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In Sansom case, prosecutor 'just trying to do what I think is right'

Some 25 years ago in a Baptist church in Tallahassee, Willie Meggs was listening to a preacher philosophize over his fiery condemnations.

"Now I'm just shootin' down in a hole," the preacher said. "If you're down in there, I'm sorry.' " He knew he was stepping on some toes but carried on out of a sense of purpose in the struggle between right and wrong.

"That's the way I am," Meggs said Thursday from the Leon County State Attorney's Office. "If you're motivated to do what you think is the right thing and you're fair, then it's not a hard job."

But Meggs has shaken the Legislature with his prosecution of former House Speaker Ray Sansom. In a broader sense, he indicted a secretive state budget process.

On Wednesday, Meggs raised the stakes by charging Sansom, R-Destin, with grand theft for directing $6 million in taxpayer money for an airport building a private developer wanted to use.

The Sansom case is no sure thing and Meggs has already faced setbacks with the original felony charge, official misconduct. By redoubling his effort, was Meggs desperate or vindictive, and would the grand theft charge meet the same problems?

To answer that, Meggs recalled that scene in the Baptist Church, a philosophy he said he has tried to emulate.

Wednesday "was not something I relished," he said. "I'm not on a crusade to do anything. I'm just trying to do what I think is right. I look out the window here and feel like it's my town and my responsibility to keep it a good place to live."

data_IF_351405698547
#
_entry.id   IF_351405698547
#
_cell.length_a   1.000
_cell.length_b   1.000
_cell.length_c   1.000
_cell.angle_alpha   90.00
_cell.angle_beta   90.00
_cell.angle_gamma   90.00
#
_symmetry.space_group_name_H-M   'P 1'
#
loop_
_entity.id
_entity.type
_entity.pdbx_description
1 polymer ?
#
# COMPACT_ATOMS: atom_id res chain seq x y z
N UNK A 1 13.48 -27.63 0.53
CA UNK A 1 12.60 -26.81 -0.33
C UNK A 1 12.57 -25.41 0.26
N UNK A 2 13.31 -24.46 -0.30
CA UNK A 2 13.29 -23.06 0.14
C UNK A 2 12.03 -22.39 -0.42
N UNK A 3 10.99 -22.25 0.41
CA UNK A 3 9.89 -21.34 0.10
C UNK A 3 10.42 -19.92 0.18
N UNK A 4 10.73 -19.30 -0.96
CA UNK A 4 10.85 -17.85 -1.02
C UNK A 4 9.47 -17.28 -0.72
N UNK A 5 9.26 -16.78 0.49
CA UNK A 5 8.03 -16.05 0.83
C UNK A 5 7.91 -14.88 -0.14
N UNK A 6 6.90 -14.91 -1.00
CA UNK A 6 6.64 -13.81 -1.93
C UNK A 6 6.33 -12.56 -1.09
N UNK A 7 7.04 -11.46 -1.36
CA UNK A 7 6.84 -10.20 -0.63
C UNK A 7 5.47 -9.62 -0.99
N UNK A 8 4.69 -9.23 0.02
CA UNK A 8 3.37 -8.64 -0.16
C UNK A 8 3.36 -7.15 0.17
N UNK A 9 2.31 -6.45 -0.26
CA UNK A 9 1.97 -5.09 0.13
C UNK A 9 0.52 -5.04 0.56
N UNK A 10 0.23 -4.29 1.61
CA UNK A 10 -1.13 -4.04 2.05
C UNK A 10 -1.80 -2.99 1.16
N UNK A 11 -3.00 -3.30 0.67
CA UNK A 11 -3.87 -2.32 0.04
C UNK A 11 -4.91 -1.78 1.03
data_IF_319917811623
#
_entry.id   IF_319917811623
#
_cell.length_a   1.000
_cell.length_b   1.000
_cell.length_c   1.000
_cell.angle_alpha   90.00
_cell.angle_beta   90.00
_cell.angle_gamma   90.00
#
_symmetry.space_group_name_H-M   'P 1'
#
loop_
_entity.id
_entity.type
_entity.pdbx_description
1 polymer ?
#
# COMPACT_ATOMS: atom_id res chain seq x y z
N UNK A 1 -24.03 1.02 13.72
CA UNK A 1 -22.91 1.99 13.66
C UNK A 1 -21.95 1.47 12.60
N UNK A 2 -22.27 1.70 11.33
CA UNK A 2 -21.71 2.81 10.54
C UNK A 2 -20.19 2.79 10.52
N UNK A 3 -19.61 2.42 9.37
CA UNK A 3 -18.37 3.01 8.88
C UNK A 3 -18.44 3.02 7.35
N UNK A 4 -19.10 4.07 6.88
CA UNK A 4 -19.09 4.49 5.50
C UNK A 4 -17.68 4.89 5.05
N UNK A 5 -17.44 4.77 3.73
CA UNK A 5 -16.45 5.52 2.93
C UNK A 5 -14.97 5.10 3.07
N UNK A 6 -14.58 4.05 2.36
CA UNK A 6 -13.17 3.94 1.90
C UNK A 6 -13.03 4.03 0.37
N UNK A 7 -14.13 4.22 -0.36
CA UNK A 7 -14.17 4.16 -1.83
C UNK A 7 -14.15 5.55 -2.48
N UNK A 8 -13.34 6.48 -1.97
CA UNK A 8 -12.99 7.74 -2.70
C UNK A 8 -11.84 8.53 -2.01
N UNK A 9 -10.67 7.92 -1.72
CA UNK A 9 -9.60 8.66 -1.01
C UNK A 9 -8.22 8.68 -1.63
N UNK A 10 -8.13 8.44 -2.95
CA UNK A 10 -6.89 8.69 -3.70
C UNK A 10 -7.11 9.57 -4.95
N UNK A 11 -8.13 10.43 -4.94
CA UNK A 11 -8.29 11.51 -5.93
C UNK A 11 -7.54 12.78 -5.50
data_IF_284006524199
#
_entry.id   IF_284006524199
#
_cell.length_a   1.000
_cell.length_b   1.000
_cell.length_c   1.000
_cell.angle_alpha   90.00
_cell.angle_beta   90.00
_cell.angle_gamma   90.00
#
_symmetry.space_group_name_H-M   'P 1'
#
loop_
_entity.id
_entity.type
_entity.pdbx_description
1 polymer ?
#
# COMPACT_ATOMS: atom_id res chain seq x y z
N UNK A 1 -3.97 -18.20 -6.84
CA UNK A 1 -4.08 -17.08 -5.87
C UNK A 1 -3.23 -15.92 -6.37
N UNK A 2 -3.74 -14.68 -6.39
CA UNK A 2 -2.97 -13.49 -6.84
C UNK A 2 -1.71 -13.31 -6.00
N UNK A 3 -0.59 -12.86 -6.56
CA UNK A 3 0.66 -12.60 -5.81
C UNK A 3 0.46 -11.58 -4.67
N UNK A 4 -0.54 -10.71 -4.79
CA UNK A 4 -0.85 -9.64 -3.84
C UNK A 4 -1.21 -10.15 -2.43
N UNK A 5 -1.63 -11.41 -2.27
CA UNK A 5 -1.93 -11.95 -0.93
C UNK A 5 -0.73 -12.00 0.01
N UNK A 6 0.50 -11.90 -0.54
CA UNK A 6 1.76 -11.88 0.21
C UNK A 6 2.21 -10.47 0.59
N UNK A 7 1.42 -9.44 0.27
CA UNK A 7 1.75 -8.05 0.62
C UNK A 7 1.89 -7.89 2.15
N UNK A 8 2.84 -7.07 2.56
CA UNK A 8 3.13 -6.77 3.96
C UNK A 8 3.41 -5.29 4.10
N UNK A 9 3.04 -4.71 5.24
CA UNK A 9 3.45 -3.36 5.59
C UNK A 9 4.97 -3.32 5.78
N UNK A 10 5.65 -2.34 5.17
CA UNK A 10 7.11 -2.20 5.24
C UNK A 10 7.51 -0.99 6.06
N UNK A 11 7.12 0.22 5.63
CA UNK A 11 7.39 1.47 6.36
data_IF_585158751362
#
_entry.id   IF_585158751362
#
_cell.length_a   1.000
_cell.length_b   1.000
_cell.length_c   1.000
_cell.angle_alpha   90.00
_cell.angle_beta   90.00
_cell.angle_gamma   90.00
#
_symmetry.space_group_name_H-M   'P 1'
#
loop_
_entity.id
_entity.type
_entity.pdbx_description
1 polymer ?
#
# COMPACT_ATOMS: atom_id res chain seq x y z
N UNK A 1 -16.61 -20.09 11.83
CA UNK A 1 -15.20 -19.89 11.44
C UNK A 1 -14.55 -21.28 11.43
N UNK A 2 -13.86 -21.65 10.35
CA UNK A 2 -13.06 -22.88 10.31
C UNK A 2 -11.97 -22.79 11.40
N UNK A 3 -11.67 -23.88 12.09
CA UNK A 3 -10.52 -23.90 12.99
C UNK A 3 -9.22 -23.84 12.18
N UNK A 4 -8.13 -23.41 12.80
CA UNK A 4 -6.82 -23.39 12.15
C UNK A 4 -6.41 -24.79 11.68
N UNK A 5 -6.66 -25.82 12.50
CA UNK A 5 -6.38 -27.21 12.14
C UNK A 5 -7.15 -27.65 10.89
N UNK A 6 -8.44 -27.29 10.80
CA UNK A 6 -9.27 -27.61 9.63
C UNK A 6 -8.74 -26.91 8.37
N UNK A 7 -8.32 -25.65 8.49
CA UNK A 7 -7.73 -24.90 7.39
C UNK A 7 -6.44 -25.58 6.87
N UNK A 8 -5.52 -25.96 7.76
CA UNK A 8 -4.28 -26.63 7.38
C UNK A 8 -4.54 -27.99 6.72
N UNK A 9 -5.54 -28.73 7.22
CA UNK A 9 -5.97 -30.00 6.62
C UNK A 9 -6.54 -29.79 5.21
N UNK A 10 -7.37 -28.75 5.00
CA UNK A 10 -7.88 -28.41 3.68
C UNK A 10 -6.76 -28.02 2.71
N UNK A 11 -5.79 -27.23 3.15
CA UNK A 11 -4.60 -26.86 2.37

Meggs, 66, has stepped into statewide controversy before. Nearly 20 years ago, he prosecuted two dozen lawmakers, Democrats and Republicans, accused of accepting trips from lobbyists and not reporting them. Critics wailed that Meggs was grandstanding. But he prevailed and a law was changed.

He has spent his life in Tallahassee — and on the side of the law. When he was born, he was taken from the hospital to the Leon County Jail, where his father was head jailer and his parents lived. Meggs was a police patrolman then a sheriff's deputy, starting a side business painting lines in parking lots to put himself through Florida State University as an undergrad and law student.

Some of the grief he's hearing in the Sansom case is similar to what arises when a Seminole athlete gets into trouble. Meggs is either blamed for being too tough or not tough enough.

"You've got to have a thick skin. But I can't imagine any other career path," said Meggs, who was first elected state attorney in 1985. He is a Democrat, as are almost all elected politicians in Leon County, but conservative. He does not recall ever voting for a Democratic presidential candidate.

• • •

Meggs now acknowledges that the official misconduct charge against Sansom and his co-defendants, including developer Jay Odom, faced difficulty. A circuit judge dismissed part of it on constitutional grounds.

Wednesday's announcement of grand theft and conspiracy to commit grand theft charges surprised many, and Meggs could encounter similar difficulties.

But prosecutors routinely change course. The public never hears about it because the cases are usually not high profile.